From Ch. XXXVI, ‘The Essence of Civilization’, in R. G. Collingwood, The New Leviathan (Oxford, 2000; original publication, 1942)
Do you suspect me, Reader, of refurbishing the old stories of the Golden Age? Do you brush aside my fancy picture of a distant past when men were glad to teach and glad to learn with the latest catchword of bogus anthropology: ‘No savage ever invented anything; all they possess is decayed scraps from the cultures of more civilized peoples’?
Origins do not matter. Who invented the bowline? Ignoramus, ignorabimus. How did he invent it? Ignoramus, ignorabimus. I cannot conceive how anybody ever did anything so brilliant. Nor (confess it) can you. But how, once invented, was it transmitted? In general terms I know the answer. The conditions for such an event are that there should be a community in which inventions are not hoarded, but taught; that there should be men who know them and are willing to teach them, and men who do not know them and are willing to learn them.
If that is a Golden Age, the picture (I mean) of a condition so different from our own that we cannot soberly believe it ever to have existed, then God help us as anthropologists; for we cannot explain, with all our myths about diffusion, how any civilization, however low, ever continued in existence for more than a single generation. We are diffusionists who do not believe in diffusion.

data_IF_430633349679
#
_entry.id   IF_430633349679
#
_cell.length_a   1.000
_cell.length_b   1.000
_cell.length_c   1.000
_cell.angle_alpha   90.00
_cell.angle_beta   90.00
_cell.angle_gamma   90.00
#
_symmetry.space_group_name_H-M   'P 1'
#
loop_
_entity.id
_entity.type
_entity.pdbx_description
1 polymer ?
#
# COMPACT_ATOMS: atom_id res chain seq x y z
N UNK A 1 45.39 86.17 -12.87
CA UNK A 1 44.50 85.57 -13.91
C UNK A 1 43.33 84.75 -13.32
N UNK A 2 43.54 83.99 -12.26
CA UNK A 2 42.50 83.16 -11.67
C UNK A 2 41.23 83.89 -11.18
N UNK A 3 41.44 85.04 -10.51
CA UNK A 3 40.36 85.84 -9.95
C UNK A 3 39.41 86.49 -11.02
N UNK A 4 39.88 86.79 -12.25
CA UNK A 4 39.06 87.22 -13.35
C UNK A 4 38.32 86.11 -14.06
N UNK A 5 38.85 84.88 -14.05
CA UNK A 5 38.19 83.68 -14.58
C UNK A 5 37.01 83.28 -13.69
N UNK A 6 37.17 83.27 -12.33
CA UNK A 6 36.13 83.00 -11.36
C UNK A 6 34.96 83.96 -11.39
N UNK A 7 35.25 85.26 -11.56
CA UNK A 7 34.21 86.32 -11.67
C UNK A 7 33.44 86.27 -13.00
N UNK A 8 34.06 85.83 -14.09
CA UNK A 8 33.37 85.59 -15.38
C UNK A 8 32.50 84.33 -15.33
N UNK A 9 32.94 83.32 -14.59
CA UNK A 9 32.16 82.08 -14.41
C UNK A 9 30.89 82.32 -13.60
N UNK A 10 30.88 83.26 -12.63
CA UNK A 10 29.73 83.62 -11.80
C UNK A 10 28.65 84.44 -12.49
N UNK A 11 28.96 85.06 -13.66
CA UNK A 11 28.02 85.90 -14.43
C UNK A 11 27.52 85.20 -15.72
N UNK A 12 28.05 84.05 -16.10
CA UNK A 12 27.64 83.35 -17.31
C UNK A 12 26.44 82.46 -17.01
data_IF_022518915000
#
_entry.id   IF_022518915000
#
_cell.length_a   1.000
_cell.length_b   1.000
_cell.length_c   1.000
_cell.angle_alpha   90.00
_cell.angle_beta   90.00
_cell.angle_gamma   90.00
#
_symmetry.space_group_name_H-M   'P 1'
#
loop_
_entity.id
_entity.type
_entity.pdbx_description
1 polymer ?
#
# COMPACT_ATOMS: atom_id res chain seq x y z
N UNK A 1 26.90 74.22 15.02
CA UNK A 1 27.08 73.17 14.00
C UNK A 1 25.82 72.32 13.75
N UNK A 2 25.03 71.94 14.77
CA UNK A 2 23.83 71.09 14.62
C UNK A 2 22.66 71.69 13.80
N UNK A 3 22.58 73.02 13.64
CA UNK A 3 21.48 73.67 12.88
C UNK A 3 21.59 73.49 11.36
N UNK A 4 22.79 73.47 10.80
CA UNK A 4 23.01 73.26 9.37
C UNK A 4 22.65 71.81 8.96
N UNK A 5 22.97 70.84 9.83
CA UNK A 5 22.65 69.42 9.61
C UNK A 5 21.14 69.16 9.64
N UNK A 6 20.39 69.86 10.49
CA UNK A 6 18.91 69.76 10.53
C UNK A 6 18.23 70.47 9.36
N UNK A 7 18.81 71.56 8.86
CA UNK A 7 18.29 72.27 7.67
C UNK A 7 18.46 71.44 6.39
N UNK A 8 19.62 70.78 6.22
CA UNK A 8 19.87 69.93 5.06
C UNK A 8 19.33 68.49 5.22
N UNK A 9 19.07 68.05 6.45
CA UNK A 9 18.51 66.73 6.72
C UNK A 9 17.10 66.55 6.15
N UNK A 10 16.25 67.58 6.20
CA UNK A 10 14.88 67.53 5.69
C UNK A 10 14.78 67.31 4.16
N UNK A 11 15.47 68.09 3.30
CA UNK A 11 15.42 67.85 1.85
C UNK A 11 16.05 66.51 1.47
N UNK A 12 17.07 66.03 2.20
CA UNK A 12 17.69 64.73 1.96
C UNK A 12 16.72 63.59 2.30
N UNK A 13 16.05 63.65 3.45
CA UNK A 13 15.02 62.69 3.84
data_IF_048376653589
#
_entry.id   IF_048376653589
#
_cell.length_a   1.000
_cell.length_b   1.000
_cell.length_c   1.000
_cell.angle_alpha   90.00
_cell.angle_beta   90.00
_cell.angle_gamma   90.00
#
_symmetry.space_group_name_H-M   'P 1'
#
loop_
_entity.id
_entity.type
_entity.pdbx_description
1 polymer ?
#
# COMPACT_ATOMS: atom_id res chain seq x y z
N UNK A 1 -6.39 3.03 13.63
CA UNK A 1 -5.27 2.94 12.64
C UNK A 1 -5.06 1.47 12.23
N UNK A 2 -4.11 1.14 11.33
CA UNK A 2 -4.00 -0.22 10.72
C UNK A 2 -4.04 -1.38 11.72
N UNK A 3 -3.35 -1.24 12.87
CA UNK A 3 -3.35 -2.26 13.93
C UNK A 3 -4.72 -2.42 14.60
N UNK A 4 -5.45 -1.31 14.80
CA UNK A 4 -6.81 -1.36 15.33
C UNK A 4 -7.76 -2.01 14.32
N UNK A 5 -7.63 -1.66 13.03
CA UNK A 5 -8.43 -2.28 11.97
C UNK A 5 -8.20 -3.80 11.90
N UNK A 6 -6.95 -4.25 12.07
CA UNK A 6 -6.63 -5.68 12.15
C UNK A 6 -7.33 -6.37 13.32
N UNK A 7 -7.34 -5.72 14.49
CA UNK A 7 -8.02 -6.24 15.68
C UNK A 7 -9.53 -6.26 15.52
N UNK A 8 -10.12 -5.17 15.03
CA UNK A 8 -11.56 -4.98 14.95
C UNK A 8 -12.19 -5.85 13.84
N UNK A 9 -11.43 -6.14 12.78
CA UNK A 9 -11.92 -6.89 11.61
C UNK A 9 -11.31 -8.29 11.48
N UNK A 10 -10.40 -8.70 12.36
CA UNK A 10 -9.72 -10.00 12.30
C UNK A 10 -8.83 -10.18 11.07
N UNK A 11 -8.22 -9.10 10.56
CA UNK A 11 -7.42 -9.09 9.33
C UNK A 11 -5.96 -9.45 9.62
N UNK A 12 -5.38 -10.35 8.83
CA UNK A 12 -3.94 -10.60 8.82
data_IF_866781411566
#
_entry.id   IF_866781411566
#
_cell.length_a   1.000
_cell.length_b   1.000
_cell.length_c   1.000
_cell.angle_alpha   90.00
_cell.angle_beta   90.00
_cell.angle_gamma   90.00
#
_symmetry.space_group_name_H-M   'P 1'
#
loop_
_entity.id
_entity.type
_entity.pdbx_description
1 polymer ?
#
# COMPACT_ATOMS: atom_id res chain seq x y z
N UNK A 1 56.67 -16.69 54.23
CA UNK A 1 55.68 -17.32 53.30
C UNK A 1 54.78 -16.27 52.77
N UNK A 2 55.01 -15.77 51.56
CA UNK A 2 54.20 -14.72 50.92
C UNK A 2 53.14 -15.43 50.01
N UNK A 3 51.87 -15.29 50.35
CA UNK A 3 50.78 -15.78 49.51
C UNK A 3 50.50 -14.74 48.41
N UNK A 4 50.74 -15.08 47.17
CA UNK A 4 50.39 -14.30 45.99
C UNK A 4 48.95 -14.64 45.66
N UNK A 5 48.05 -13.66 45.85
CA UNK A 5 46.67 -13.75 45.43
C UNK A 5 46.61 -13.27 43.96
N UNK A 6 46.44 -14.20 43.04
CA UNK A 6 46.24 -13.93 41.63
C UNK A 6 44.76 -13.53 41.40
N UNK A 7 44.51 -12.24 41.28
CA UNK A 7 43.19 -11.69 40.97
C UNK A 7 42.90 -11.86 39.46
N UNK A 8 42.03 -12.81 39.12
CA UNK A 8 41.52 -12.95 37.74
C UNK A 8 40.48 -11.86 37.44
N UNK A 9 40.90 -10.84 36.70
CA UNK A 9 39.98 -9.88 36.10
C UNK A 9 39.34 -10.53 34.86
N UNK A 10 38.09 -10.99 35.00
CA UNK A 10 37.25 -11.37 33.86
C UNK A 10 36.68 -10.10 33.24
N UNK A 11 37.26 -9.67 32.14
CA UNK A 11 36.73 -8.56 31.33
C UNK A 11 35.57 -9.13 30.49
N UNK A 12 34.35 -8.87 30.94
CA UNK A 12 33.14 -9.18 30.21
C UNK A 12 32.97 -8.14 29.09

And God help our children; for if we have really lost the will to teach, then of all the civilization our ancestors have left us they will inherit nothing.
It is not a Golden Age. The passion for learning and the passion for teaching have not disappeared from humanity. They still live.
It is as true as when Aristotle wrote it that all men have a natural desire for knowledge.
It is true, too, that all men have a natural desire to impart knowledge.
That there is also a desire, at war with this, to gain power over men by monopolizing knowledge I do not deny.
But although there is certainly an eristic of knowledge, a tendency to make it a matter of contention and competition and monopoly, there is also a dialectic of knowledge, a tendency to make it a matter of agreement and co-operation and sharing.
This is the origin and essence of civilization. Civilization, even in its crudest and most barbarous form, in part consists in civility and in part depends on civility: consists in it so far as it consists in relations of man to man; depends on it so far as it consists in relations of man to nature.
Hobbes thought (utilitarian that he was, like all the men of his century) that men were naturally enemies to each other, but that reason taught them to avoid the frightful consequences of mutual enmity by deciding to make friends.
He was right to think that men are ‘naturally’ enemies to each other; so they are; but they are ‘naturally’ friends too.
Human co-operation does not rest, as Hobbes thought, on so feeble a foundation as human reason.